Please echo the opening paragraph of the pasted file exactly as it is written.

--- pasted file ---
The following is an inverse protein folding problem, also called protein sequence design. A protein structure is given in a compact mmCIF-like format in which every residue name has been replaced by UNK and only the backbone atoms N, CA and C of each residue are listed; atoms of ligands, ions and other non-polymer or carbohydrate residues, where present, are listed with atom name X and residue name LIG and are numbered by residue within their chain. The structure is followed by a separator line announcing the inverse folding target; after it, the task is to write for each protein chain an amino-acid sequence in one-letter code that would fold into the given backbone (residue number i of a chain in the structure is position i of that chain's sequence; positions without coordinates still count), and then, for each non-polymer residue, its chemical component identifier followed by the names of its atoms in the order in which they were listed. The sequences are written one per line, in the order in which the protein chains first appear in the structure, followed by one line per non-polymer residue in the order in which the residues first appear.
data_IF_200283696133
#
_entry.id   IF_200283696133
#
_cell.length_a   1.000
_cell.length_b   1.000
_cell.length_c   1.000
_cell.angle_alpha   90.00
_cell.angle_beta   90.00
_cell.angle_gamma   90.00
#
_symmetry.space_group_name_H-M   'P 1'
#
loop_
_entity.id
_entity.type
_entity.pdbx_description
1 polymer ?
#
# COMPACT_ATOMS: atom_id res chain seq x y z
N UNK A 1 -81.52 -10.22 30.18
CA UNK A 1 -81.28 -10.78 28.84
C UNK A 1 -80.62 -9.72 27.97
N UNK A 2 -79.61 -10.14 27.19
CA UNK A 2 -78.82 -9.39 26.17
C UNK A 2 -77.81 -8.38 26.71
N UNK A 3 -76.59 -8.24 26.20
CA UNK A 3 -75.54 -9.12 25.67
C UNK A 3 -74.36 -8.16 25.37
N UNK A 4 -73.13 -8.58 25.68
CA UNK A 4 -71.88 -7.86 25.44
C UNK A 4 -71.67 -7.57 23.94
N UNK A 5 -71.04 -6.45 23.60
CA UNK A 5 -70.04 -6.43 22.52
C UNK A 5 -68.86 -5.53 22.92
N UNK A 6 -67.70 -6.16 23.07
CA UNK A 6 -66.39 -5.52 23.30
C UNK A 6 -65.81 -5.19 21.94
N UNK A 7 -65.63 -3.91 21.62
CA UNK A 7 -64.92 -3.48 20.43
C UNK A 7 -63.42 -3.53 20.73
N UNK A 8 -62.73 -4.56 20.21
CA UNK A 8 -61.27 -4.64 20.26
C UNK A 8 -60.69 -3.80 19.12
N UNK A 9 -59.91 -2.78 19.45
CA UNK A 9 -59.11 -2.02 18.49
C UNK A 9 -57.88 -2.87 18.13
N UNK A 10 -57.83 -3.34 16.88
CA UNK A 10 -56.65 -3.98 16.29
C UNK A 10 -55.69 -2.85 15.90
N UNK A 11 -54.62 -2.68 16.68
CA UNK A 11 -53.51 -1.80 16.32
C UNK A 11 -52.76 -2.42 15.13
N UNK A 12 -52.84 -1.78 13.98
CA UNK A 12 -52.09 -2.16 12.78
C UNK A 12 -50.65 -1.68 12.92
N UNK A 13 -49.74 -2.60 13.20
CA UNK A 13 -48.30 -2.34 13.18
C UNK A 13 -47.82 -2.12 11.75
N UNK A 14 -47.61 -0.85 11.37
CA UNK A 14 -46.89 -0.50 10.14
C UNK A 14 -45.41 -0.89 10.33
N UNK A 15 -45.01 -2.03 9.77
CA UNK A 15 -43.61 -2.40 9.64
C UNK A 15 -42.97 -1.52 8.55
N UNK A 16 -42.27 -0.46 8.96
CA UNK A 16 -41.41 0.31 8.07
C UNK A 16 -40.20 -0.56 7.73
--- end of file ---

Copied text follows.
The following is an inverse protein folding problem, also called protein sequence design. A protein structure is given in a compact mmCIF-like format in which every residue name has been replaced by UNK and only the backbone atoms N, CA and C of each residue are listed; atoms of ligands, ions and other non-polymer or carbohydrate residues, where present, are listed with atom name X and residue name LIG and are numbered by residue within their chain. The structure is followed by a separator line announcing the inverse folding target; after it, the task is to write for each protein chain an amino-acid sequence in one-letter code that would fold into the given backbone (residue number i of a chain in the structure is position i of that chain's sequence; positions without coordinates still count), and then, for each non-polymer residue, its chemical component identifier followed by the names of its atoms in the order in which they were listed. The sequences are written one per line, in the order in which the protein chains first appear in the structure, followed by one line per non-polymer residue in the order in which the residues first appear.